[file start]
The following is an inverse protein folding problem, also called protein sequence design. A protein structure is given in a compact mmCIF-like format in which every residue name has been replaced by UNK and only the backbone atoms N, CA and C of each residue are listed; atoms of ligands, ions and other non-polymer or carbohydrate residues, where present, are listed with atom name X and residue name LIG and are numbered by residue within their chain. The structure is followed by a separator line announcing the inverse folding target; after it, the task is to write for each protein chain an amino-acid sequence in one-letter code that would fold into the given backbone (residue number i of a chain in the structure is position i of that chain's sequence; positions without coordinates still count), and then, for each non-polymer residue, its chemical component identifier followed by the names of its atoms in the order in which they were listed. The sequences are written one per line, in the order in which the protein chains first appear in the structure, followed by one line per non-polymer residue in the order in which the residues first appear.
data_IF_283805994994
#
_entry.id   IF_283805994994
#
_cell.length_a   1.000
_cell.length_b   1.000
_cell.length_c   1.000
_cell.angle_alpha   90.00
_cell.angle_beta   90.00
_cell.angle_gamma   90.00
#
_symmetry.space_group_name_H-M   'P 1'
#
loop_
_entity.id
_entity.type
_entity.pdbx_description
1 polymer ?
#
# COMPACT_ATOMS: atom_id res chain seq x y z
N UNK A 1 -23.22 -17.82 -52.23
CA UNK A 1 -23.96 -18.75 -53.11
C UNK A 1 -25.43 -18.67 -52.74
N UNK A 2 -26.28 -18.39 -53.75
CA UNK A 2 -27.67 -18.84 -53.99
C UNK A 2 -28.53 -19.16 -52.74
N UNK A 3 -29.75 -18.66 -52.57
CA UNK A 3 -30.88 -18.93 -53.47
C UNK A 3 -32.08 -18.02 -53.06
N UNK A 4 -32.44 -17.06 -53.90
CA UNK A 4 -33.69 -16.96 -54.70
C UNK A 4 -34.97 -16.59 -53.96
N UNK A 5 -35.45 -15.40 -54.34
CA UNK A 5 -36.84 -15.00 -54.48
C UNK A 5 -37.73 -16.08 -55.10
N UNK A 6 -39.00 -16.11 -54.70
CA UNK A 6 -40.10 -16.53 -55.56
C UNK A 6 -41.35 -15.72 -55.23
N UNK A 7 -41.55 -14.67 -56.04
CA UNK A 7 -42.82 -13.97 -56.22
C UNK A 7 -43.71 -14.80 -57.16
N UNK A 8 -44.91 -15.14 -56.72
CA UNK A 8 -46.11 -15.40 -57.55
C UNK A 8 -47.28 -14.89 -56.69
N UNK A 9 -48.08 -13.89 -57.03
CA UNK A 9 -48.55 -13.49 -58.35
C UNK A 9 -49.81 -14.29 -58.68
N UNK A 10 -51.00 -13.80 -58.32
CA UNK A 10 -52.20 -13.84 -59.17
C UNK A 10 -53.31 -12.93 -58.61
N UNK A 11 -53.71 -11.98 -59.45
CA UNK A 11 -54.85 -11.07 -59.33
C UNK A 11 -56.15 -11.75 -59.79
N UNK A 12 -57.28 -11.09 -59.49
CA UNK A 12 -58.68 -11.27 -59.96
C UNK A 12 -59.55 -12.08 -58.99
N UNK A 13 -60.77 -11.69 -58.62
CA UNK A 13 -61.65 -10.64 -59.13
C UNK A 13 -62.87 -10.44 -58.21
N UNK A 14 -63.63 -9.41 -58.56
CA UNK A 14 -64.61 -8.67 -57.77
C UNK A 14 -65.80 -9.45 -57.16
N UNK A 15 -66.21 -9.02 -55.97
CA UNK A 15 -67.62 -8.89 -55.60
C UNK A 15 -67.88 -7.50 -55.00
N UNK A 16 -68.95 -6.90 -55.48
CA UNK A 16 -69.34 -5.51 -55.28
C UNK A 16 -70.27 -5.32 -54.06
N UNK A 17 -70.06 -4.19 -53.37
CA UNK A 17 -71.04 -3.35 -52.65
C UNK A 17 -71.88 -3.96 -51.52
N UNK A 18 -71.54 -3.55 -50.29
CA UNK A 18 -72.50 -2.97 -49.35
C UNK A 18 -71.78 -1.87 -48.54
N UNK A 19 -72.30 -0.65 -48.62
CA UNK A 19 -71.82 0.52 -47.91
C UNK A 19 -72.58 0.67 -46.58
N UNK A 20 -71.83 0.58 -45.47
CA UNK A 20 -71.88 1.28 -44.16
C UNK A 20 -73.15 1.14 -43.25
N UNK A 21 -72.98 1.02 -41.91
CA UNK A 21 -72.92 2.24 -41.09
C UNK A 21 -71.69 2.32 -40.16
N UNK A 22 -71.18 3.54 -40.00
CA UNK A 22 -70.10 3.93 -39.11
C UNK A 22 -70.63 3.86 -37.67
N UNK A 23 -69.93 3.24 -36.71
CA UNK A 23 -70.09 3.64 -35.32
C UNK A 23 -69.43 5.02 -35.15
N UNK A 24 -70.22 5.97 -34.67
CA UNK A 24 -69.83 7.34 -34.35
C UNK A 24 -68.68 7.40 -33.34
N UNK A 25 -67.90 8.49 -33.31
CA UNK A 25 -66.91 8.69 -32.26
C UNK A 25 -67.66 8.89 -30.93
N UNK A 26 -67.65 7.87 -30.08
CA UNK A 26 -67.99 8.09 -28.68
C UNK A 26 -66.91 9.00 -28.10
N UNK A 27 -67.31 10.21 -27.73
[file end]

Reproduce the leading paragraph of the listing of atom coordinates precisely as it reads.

The following is an inverse protein folding problem, also called protein sequence design. A protein structure is given in a compact mmCIF-like format in which every residue name has been replaced by UNK and only the backbone atoms N, CA and C of each residue are listed; atoms of ligands, ions and other non-polymer or carbohydrate residues, where present, are listed with atom name X and residue name LIG and are numbered by residue within their chain. The structure is followed by a separator line announcing the inverse folding target; after it, the task is to write for each protein chain an amino-acid sequence in one-letter code that would fold into the given backbone (residue number i of a chain in the structure is position i of that chain's sequence; positions without coordinates still count), and then, for each non-polymer residue, its chemical component identifier followed by the names of its atoms in the order in which they were listed. The sequences are written one per line, in the order in which the protein chains first appear in the structure, followed by one line per non-polymer residue in the order in which the residues first appear.